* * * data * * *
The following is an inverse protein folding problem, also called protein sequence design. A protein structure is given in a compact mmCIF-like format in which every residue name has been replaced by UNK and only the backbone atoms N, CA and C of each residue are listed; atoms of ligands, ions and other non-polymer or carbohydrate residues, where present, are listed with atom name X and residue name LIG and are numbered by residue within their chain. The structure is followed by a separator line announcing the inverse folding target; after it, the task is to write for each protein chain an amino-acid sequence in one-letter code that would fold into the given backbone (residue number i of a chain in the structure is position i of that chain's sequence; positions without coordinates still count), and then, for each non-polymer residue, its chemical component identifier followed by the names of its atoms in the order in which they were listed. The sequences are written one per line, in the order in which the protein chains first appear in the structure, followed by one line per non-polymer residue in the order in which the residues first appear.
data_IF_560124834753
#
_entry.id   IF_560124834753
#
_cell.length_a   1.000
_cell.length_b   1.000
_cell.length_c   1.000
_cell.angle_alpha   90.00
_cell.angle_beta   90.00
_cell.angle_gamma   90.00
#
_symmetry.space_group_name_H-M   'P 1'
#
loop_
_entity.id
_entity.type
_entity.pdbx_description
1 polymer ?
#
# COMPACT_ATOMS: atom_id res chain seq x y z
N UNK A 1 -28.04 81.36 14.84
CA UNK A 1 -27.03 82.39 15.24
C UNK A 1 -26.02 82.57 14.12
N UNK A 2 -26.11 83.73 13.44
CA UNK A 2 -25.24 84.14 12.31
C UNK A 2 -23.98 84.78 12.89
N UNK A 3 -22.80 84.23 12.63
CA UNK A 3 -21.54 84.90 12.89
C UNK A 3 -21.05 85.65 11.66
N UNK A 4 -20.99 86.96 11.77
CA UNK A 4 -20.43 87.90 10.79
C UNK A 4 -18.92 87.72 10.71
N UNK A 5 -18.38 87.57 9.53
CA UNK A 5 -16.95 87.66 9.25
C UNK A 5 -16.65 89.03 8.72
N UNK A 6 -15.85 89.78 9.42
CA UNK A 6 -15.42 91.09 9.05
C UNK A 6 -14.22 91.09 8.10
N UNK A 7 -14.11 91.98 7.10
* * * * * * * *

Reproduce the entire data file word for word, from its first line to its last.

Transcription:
The following is an inverse protein folding problem, also called protein sequence design. A protein structure is given in a compact mmCIF-like format in which every residue name has been replaced by UNK and only the backbone atoms N, CA and C of each residue are listed; atoms of ligands, ions and other non-polymer or carbohydrate residues, where present, are listed with atom name X and residue name LIG and are numbered by residue within their chain. The structure is followed by a separator line announcing the inverse folding target; after it, the task is to write for each protein chain an amino-acid sequence in one-letter code that would fold into the given backbone (residue number i of a chain in the structure is position i of that chain's sequence; positions without coordinates still count), and then, for each non-polymer residue, its chemical component identifier followed by the names of its atoms in the order in which they were listed. The sequences are written one per line, in the order in which the protein chains first appear in the structure, followed by one line per non-polymer residue in the order in which the residues first appear.
data_IF_560124834753
#
_entry.id   IF_560124834753
#
_cell.length_a   1.000
_cell.length_b   1.000
_cell.length_c   1.000
_cell.angle_alpha   90.00
_cell.angle_beta   90.00
_cell.angle_gamma   90.00
#
_symmetry.space_group_name_H-M   'P 1'
#
loop_
_entity.id
_entity.type
_entity.pdbx_description
1 polymer ?
#
# COMPACT_ATOMS: atom_id res chain seq x y z
N UNK A 1 -28.04 81.36 14.84
CA UNK A 1 -27.03 82.39 15.24
C UNK A 1 -26.02 82.57 14.12
N UNK A 2 -26.11 83.73 13.44
CA UNK A 2 -25.24 84.14 12.31
C UNK A 2 -23.98 84.78 12.89
N UNK A 3 -22.80 84.23 12.63
CA UNK A 3 -21.54 84.90 12.89
C UNK A 3 -21.05 85.65 11.66
N UNK A 4 -20.99 86.96 11.77
CA UNK A 4 -20.43 87.90 10.79
C UNK A 4 -18.92 87.72 10.71
N UNK A 5 -18.38 87.57 9.53
CA UNK A 5 -16.95 87.66 9.25
C UNK A 5 -16.65 89.03 8.72
N UNK A 6 -15.85 89.78 9.42
CA UNK A 6 -15.42 91.09 9.05
C UNK A 6 -14.22 91.09 8.10
N UNK A 7 -14.11 91.98 7.10